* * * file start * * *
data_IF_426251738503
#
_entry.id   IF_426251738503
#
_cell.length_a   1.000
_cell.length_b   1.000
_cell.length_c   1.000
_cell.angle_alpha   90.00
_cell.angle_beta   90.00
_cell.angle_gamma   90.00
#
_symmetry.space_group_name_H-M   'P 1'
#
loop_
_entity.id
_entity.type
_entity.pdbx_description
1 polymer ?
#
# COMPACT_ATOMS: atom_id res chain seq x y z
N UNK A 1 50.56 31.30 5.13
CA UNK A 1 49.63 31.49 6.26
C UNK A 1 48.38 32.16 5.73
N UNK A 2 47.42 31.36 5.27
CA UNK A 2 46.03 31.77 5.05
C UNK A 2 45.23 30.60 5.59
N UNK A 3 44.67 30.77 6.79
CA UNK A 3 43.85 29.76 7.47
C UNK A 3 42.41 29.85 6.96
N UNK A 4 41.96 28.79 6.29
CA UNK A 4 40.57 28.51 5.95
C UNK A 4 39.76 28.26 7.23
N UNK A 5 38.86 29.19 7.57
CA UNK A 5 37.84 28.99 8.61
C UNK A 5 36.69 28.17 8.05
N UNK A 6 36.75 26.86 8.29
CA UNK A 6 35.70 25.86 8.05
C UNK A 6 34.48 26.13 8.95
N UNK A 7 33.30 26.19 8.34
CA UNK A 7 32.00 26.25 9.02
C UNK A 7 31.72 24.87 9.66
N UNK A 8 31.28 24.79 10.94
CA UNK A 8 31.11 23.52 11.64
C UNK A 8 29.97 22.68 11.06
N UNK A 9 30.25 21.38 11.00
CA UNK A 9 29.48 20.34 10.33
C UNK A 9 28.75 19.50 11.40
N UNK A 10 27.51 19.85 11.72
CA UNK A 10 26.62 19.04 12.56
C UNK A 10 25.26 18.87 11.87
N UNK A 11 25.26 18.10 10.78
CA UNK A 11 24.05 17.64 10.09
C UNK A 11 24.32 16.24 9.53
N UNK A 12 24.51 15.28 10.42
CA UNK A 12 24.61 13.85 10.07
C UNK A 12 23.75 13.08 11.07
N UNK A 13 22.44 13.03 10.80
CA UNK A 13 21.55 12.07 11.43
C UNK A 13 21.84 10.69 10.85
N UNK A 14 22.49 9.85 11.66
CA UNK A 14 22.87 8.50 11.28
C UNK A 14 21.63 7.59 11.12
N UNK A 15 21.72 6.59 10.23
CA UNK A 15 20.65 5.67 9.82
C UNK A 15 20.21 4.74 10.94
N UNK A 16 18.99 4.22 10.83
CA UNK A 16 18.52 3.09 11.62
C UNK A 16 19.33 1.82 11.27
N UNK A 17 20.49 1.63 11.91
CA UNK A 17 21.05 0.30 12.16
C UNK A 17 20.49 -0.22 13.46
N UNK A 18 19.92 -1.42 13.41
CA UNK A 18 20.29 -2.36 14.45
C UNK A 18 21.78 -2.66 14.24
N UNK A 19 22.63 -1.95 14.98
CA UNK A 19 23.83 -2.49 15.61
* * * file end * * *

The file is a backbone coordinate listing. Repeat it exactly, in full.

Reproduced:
data_IF_426251738503
#
_entry.id   IF_426251738503
#
_cell.length_a   1.000
_cell.length_b   1.000
_cell.length_c   1.000
_cell.angle_alpha   90.00
_cell.angle_beta   90.00
_cell.angle_gamma   90.00
#
_symmetry.space_group_name_H-M   'P 1'
#
loop_
_entity.id
_entity.type
_entity.pdbx_description
1 polymer ?
#
# COMPACT_ATOMS: atom_id res chain seq x y z
N UNK A 1 50.56 31.30 5.13
CA UNK A 1 49.63 31.49 6.26
C UNK A 1 48.38 32.16 5.73
N UNK A 2 47.42 31.36 5.27
CA UNK A 2 46.03 31.77 5.05
C UNK A 2 45.23 30.60 5.59
N UNK A 3 44.67 30.77 6.79
CA UNK A 3 43.85 29.76 7.47
C UNK A 3 42.41 29.85 6.96
N UNK A 4 41.96 28.79 6.29
CA UNK A 4 40.57 28.51 5.95
C UNK A 4 39.76 28.26 7.23
N UNK A 5 38.86 29.19 7.57
CA UNK A 5 37.84 28.99 8.61
C UNK A 5 36.69 28.17 8.05
N UNK A 6 36.75 26.86 8.29
CA UNK A 6 35.70 25.86 8.05
C UNK A 6 34.48 26.13 8.95
N UNK A 7 33.30 26.19 8.34
CA UNK A 7 32.00 26.25 9.02
C UNK A 7 31.72 24.87 9.66
N UNK A 8 31.28 24.79 10.94
CA UNK A 8 31.11 23.52 11.64
C UNK A 8 29.97 22.68 11.06
N UNK A 9 30.25 21.38 11.00
CA UNK A 9 29.48 20.34 10.33
C UNK A 9 28.75 19.50 11.40
N UNK A 10 27.51 19.85 11.72
CA UNK A 10 26.62 19.04 12.56
C UNK A 10 25.26 18.87 11.87
N UNK A 11 25.26 18.10 10.78
CA UNK A 11 24.05 17.64 10.09
C UNK A 11 24.32 16.24 9.53
N UNK A 12 24.51 15.28 10.42
CA UNK A 12 24.61 13.85 10.07
C UNK A 12 23.75 13.08 11.07
N UNK A 13 22.44 13.03 10.80
CA UNK A 13 21.55 12.07 11.43
C UNK A 13 21.84 10.69 10.85
N UNK A 14 22.49 9.85 11.66
CA UNK A 14 22.87 8.50 11.28
C UNK A 14 21.63 7.59 11.12
N UNK A 15 21.72 6.59 10.23
CA UNK A 15 20.65 5.67 9.82
C UNK A 15 20.21 4.74 10.94
N UNK A 16 18.99 4.22 10.83
CA UNK A 16 18.52 3.09 11.62
C UNK A 16 19.33 1.82 11.27
N UNK A 17 20.49 1.63 11.91
CA UNK A 17 21.05 0.30 12.16
C UNK A 17 20.49 -0.22 13.46
N UNK A 18 19.92 -1.42 13.41
CA UNK A 18 20.29 -2.36 14.45
C UNK A 18 21.78 -2.66 14.24
N UNK A 19 22.63 -1.95 14.98
CA UNK A 19 23.83 -2.49 15.61